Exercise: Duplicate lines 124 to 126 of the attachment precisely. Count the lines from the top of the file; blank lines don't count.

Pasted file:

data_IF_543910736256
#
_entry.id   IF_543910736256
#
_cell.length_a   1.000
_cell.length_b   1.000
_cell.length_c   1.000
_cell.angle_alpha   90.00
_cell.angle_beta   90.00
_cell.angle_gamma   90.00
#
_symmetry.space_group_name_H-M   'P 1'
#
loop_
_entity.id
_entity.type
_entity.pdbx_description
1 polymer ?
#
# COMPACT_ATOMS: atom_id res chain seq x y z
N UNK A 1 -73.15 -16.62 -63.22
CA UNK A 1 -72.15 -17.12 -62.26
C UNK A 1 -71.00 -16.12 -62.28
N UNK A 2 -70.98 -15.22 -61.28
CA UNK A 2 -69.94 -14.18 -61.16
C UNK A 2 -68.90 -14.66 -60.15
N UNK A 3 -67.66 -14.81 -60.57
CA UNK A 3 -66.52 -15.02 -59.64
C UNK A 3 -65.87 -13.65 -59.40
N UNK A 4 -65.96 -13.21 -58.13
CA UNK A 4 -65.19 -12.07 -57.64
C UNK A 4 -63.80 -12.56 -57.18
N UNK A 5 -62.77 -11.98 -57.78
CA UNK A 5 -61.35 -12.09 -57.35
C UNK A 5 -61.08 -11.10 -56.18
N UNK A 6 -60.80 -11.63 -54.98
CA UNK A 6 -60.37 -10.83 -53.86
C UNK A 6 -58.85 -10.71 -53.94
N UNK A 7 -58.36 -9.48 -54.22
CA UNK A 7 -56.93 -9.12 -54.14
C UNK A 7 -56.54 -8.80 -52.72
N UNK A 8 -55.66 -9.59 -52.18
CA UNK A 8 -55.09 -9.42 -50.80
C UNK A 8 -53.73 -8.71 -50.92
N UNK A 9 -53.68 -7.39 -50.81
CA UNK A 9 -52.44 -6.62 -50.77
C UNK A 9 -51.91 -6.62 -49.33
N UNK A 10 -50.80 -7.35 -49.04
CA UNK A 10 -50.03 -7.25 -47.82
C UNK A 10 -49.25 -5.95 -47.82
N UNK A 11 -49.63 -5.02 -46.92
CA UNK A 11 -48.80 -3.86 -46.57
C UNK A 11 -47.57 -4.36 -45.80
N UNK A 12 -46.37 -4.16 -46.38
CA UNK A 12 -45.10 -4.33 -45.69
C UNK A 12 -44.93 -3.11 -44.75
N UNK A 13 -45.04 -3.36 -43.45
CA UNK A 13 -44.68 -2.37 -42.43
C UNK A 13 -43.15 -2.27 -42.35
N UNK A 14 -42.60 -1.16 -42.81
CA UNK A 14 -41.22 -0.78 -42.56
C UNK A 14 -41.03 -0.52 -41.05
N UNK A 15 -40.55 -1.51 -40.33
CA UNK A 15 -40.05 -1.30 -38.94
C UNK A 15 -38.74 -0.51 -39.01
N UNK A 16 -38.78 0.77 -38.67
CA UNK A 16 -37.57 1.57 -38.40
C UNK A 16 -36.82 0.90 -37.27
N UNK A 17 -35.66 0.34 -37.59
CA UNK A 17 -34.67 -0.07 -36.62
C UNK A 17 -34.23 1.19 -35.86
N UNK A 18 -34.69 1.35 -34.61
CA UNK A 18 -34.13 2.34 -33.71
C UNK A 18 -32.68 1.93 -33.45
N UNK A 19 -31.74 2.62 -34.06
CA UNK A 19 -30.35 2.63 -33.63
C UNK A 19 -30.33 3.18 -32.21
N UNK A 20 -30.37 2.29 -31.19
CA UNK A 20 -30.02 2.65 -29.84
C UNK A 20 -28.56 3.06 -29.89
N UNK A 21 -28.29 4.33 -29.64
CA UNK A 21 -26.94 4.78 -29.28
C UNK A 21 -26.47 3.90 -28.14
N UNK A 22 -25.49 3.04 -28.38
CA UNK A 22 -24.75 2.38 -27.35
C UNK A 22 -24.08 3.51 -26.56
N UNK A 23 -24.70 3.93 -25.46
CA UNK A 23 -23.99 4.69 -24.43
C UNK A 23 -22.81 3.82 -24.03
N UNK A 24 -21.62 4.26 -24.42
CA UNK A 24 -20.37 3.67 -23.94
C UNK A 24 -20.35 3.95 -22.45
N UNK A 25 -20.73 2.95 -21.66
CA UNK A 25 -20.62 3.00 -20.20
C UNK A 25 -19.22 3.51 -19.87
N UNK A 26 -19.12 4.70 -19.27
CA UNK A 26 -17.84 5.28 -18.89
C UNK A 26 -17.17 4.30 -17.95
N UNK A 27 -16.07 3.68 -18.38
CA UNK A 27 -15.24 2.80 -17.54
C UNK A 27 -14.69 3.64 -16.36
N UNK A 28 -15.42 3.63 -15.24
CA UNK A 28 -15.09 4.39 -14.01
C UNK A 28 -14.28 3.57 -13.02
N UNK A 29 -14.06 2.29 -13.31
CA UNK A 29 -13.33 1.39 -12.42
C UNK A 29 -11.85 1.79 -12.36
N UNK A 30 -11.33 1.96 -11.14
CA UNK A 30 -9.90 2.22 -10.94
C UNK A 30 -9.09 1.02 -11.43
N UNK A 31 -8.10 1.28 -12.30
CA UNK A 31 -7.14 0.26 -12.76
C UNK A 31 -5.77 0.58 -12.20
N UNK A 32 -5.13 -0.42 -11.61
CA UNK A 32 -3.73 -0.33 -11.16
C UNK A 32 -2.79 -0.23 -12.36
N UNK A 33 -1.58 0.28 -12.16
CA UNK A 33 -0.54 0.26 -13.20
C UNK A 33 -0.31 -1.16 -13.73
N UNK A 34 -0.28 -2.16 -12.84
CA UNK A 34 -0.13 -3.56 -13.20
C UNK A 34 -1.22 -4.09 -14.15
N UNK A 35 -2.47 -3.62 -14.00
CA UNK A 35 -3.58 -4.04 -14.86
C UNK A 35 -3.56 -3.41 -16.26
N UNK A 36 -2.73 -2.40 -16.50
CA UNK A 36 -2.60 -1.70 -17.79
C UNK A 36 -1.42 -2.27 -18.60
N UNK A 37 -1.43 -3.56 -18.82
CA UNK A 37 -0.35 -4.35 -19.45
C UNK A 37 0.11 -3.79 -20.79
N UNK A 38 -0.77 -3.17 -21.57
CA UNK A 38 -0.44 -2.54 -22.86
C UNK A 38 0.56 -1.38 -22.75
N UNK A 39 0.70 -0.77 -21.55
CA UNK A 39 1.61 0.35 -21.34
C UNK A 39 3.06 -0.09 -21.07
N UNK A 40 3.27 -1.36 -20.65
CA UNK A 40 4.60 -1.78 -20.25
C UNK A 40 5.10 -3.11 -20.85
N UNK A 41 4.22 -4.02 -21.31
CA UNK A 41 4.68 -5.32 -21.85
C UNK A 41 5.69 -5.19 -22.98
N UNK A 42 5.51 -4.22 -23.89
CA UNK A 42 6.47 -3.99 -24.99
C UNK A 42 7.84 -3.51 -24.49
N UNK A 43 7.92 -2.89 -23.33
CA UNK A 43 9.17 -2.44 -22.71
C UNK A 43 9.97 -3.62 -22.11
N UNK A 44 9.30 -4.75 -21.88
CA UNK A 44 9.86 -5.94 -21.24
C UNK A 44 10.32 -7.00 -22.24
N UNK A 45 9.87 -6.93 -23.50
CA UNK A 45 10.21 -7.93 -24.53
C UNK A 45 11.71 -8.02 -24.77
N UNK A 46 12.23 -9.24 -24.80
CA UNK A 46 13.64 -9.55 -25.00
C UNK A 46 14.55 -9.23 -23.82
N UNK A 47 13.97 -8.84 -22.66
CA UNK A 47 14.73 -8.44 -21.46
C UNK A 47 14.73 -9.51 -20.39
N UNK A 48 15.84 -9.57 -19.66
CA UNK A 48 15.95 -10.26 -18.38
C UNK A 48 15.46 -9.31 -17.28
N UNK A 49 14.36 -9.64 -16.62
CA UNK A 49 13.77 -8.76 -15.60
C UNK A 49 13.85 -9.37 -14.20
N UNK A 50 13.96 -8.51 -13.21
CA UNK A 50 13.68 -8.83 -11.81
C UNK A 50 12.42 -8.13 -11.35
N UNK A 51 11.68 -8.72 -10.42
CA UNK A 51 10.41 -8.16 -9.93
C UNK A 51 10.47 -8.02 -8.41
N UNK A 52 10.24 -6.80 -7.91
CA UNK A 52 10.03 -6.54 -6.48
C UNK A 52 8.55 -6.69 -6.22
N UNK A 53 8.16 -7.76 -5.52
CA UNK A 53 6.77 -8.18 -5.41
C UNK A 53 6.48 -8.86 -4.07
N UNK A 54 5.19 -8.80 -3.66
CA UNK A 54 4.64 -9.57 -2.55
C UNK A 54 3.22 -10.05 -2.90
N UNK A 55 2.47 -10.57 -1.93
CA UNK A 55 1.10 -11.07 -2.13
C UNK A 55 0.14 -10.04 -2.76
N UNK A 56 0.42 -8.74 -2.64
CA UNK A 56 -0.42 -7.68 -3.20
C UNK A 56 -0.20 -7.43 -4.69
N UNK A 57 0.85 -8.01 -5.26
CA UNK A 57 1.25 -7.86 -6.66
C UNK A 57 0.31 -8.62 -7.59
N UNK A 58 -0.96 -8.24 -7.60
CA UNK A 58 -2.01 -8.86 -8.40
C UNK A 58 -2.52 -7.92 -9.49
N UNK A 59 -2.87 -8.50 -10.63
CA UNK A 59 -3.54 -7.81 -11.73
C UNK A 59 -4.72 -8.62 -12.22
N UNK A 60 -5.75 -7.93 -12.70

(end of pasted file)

CA UNK A 35 -3.58 -4.04 -14.86
C UNK A 35 -3.56 -3.41 -16.26
N UNK A 36 -2.73 -2.40 -16.50